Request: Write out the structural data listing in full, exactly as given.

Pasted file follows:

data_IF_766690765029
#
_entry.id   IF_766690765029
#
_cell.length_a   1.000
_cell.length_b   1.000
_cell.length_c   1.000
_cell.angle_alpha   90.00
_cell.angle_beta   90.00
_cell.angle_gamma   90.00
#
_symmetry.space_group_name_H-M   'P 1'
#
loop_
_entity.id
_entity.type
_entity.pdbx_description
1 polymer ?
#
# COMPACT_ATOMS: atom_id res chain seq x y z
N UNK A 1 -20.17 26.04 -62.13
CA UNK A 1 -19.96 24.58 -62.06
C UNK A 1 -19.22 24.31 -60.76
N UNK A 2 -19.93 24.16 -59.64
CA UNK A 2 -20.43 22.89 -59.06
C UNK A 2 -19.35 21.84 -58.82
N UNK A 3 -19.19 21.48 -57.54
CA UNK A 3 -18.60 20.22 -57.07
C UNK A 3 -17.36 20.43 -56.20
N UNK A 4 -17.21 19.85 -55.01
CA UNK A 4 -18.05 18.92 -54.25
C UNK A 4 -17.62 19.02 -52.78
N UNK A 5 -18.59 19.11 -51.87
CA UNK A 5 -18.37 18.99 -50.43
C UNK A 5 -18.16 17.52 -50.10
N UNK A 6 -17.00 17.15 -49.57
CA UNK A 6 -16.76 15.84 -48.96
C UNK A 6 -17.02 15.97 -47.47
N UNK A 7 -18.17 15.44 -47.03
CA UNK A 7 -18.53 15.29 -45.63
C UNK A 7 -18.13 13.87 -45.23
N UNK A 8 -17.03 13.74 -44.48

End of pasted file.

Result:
data_IF_766690765029
#
_entry.id   IF_766690765029
#
_cell.length_a   1.000
_cell.length_b   1.000
_cell.length_c   1.000
_cell.angle_alpha   90.00
_cell.angle_beta   90.00
_cell.angle_gamma   90.00
#
_symmetry.space_group_name_H-M   'P 1'
#
loop_
_entity.id
_entity.type
_entity.pdbx_description
1 polymer ?
#
# COMPACT_ATOMS: atom_id res chain seq x y z
N UNK A 1 -20.17 26.04 -62.13
CA UNK A 1 -19.96 24.58 -62.06
C UNK A 1 -19.22 24.31 -60.76
N UNK A 2 -19.93 24.16 -59.64
CA UNK A 2 -20.43 22.89 -59.06
C UNK A 2 -19.35 21.84 -58.82
N UNK A 3 -19.19 21.48 -57.54
CA UNK A 3 -18.60 20.22 -57.07
C UNK A 3 -17.36 20.43 -56.20
N UNK A 4 -17.21 19.85 -55.01
CA UNK A 4 -18.05 18.92 -54.25
C UNK A 4 -17.62 19.02 -52.78
N UNK A 5 -18.59 19.11 -51.87
CA UNK A 5 -18.37 18.99 -50.43
C UNK A 5 -18.16 17.52 -50.10
N UNK A 6 -17.00 17.15 -49.57
CA UNK A 6 -16.76 15.84 -48.96
C UNK A 6 -17.02 15.97 -47.47
N UNK A 7 -18.17 15.44 -47.03
CA UNK A 7 -18.53 15.29 -45.63
C UNK A 7 -18.13 13.87 -45.23
N UNK A 8 -17.03 13.74 -44.48